Shares in this article
indices in this article
by Sven Parplies, Euro on Sunday
M.argarine and soap, that was the beginning. 91 years ago the Dutch Margarine Union and the British Lever Brothers merged their businesses. The merger was never implemented consistently. To this day, the resulting Unilever is a divided group. With two headquarters, two classes of shares and many other special features that make the life of the consumer goods manufacturer both complicated and expensive.
Organizationally, Unilever is now supposed to become a completely normal company. On Monday, the shareholders of the Dutch subgroup voted for a merger. In October, the shareholders of the British Unilever will vote. If all goes well, the historic unification will take place in November. The shares of the Dutch NV would then be exchanged for papers of the British PLC.
Unilever originally planned a merger in the opposite direction with a head office in Rotterdam; the head office in London would have been dropped. British investors disagreed, also because they feared tax disadvantages. Exclusion of the share from the British FTSE 100 could also have resulted in price turbulence. There is also resistance to the new solution: The opposition in the Dutch parliament is calling for a special tax, which Unilever believes violates European law.
Global consumer giant
Unilever is one of the largest consumer goods manufacturers in the world. In its three corporate divisions – body care, food, cleaning agents – the group has more than 400 brands. Around 2.5 billion consumers use at least one Unilever product every day. Twelve brands – including Knorr, Dove, Rexona and Omo – have annual sales of more than one billion euros.
At this level, economies of scale make particularly high margins possible. However, growth in many of the categories in which Unilever is active is being held back by changing consumer habits. The investment bank JP Morgan sees Unilever as strong, especially in mature markets, and therefore expects the company’s growth weakness to continue. The reservations of investors can be seen in the valuation level of the share: Based on the profits expected for the next twelve months, Unilever is trading at a discount of almost 20 percent to rival Nestlé. Over the past ten years, this penalty averaged just seven percent.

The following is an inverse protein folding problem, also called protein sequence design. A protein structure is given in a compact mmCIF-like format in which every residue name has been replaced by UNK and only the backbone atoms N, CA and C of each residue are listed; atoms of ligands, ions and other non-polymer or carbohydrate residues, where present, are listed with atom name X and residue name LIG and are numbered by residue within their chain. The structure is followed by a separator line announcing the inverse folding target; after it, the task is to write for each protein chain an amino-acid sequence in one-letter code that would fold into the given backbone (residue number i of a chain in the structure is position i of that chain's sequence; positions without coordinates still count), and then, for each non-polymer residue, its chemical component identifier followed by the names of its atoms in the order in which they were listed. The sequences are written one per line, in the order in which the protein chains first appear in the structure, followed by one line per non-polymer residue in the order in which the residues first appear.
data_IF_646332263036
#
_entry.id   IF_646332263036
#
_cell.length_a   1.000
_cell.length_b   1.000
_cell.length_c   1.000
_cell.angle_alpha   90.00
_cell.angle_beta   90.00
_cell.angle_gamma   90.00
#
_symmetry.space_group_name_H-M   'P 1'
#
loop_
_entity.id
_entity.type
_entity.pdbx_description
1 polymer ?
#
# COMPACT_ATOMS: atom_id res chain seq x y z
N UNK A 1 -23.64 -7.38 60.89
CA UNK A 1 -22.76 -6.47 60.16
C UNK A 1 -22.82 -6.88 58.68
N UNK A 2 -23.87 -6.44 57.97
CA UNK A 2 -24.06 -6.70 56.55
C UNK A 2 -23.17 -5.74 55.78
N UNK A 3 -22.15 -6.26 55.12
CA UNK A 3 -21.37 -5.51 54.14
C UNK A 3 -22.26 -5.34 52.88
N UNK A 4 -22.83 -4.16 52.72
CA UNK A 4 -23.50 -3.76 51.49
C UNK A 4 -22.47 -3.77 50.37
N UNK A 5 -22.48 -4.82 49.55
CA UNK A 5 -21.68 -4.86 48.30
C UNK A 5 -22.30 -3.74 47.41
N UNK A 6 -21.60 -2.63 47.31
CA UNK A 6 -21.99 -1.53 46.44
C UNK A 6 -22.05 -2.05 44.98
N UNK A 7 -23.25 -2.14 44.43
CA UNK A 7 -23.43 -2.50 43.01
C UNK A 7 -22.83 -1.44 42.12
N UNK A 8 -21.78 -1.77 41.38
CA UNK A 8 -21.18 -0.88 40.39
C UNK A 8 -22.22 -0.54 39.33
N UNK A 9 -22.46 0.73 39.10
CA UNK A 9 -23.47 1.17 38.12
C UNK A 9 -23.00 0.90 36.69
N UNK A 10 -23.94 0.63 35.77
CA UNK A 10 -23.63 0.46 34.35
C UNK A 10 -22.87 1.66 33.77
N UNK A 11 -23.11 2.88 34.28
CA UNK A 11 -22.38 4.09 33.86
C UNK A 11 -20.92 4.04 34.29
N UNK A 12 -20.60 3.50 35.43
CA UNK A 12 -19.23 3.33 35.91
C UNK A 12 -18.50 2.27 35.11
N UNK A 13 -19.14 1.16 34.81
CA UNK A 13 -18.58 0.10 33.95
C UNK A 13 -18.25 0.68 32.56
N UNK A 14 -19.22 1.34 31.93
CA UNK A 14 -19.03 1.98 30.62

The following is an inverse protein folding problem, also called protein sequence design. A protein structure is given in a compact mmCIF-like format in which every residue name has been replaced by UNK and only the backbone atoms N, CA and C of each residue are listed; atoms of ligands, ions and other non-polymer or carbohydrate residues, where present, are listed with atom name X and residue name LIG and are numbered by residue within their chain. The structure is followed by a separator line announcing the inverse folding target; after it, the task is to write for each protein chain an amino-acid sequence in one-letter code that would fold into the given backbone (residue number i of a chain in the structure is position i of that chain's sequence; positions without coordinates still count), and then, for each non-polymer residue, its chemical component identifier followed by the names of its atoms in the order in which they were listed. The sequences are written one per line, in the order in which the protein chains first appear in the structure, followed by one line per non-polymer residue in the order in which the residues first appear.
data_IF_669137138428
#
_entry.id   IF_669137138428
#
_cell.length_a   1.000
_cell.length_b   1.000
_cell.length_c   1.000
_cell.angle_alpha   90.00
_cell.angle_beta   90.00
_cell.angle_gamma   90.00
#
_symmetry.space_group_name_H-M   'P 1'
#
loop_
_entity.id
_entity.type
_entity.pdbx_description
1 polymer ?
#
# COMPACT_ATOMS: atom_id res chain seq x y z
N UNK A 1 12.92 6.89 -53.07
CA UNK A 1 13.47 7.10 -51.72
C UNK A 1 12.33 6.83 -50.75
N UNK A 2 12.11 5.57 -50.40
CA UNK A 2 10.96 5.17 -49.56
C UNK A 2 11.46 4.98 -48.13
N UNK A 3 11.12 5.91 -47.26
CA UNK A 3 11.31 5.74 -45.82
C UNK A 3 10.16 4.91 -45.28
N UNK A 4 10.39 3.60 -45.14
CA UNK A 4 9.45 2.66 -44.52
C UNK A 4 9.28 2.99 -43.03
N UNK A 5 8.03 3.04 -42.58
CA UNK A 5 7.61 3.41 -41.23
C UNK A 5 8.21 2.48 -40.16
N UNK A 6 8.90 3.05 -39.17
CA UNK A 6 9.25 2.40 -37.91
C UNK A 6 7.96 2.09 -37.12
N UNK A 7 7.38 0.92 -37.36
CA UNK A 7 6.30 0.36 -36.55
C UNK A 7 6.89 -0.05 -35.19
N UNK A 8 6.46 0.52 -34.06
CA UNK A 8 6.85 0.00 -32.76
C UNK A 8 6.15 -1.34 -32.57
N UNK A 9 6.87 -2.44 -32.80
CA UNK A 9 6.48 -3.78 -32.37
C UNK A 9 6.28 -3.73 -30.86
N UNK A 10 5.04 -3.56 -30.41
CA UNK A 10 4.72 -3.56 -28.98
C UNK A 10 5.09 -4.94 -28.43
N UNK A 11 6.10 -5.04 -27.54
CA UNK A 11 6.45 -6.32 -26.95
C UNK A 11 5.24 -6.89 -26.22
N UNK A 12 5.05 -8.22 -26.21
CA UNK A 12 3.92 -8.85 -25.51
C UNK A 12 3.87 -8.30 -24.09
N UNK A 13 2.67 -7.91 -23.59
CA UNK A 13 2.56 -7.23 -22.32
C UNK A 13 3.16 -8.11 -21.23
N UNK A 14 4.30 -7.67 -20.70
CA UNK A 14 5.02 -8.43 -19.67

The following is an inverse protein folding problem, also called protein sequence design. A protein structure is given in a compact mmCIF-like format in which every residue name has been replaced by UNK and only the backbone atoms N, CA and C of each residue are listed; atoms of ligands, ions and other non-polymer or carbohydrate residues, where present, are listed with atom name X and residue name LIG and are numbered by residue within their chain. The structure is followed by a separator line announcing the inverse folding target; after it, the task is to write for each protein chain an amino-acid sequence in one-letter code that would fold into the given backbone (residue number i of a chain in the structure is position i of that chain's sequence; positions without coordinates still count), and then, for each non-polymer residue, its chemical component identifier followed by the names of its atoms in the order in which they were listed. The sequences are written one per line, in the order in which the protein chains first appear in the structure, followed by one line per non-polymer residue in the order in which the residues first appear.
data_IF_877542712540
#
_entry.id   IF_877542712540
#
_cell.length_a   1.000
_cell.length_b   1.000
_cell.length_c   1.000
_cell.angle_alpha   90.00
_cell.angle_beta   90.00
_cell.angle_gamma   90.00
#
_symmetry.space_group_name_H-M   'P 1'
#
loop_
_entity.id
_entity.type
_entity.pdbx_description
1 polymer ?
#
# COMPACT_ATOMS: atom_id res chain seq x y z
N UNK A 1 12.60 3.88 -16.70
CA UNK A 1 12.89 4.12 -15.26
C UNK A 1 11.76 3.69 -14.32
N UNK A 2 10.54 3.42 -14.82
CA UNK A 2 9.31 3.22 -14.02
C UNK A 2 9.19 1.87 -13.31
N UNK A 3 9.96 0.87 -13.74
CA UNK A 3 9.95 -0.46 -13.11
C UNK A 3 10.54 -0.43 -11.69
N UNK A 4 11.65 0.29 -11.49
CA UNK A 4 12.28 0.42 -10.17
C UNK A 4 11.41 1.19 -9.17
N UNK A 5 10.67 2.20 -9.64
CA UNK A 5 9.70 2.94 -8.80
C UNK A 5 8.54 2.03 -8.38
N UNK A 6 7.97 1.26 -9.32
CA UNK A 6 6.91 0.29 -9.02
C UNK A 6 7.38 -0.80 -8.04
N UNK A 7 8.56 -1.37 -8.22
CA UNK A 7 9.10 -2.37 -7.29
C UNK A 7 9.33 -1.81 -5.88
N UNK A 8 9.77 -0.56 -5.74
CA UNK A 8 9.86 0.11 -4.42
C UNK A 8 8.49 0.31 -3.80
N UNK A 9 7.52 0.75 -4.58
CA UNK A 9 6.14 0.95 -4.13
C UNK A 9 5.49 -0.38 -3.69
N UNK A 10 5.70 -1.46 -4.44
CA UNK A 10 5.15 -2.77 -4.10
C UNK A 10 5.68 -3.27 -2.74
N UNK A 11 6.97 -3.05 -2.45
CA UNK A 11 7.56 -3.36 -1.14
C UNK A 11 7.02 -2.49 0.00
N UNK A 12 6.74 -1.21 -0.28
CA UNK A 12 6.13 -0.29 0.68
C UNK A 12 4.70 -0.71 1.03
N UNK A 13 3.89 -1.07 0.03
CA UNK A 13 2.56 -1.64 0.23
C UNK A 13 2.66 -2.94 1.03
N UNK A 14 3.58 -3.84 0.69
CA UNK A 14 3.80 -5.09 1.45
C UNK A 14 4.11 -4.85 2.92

Fresh energy in the course
The legal restructuring should bring momentum to the Unilever share. A headquarter would disappear in the future, which relieves the group treasury. Further changes could also be pending. The first step should be the sale of the tea shop with the Lipton brand. The area has a long tradition, but little growth potential in the western world. Even in the UK, the demand for tea is shrinking. Analysts estimate that Unilever could achieve up to five billion pounds. The exact price will depend on whether the group wants to keep parts of the business.
The proceeds could help the board of directors fund a large acquisition. With just one class of shares, Unilever could also use its own paper as a means of payment. According to analysts, another option would be to take the opposite approach, selling the food division, for example.
There are already improvements in Unilever’s operations. The business figures for the middle of the year exceeded the analysts’ expectations. The rather defensive portfolio, which also includes hygiene products, helped in the corona crisis. Analysts see the adjusted net income slightly in 2020, around three percent below the previous year’s level.
The dividend shouldn’t be in jeopardy. Investors get a dividend yield of around three percent with Unilever – and have good reason to hope for a further increase in the dividend.
Potential: In comparison, the share is cheap. The Catch-up potential could be increased. Attractive dividend.
More news about Unilever plc
Image Sources: JOHN THYS / AFP / Getty Images